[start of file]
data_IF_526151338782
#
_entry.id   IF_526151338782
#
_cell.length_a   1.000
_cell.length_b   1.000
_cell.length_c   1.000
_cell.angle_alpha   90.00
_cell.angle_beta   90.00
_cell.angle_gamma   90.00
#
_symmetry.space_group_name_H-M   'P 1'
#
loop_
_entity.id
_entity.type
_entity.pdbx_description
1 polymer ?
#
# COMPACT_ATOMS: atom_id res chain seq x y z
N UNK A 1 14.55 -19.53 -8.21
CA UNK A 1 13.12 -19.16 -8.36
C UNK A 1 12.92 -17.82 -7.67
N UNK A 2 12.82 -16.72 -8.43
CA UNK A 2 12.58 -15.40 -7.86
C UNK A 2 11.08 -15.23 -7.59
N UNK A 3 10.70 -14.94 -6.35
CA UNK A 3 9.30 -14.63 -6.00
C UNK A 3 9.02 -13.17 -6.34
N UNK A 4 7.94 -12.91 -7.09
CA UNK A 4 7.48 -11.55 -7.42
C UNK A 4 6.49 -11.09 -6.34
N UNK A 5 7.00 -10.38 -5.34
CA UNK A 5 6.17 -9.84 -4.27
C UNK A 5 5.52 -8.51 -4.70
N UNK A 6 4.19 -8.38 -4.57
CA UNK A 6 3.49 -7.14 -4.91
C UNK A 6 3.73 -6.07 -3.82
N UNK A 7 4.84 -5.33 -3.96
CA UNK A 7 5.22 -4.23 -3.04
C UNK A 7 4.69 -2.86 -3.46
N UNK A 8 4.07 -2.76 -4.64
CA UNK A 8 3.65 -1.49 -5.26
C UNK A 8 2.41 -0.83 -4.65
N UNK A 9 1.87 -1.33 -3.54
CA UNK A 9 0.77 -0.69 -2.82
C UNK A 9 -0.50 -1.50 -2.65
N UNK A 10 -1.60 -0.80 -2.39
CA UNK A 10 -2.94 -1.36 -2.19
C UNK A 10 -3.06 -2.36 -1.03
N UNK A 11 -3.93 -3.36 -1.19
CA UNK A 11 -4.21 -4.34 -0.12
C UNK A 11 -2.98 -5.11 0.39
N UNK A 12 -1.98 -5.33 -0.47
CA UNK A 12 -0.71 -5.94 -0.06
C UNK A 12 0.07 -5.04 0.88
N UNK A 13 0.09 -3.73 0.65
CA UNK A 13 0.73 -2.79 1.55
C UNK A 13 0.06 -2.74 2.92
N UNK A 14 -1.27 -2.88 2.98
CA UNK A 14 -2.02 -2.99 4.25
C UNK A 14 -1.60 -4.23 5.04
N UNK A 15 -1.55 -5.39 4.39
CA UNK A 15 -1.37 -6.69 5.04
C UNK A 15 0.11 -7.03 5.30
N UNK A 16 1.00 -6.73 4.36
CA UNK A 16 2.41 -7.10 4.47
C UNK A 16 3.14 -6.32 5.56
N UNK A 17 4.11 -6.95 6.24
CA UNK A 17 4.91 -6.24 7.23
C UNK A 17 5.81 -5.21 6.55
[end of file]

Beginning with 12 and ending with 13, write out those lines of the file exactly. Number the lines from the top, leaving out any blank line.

_symmetry.space_group_name_H-M   'P 1'
#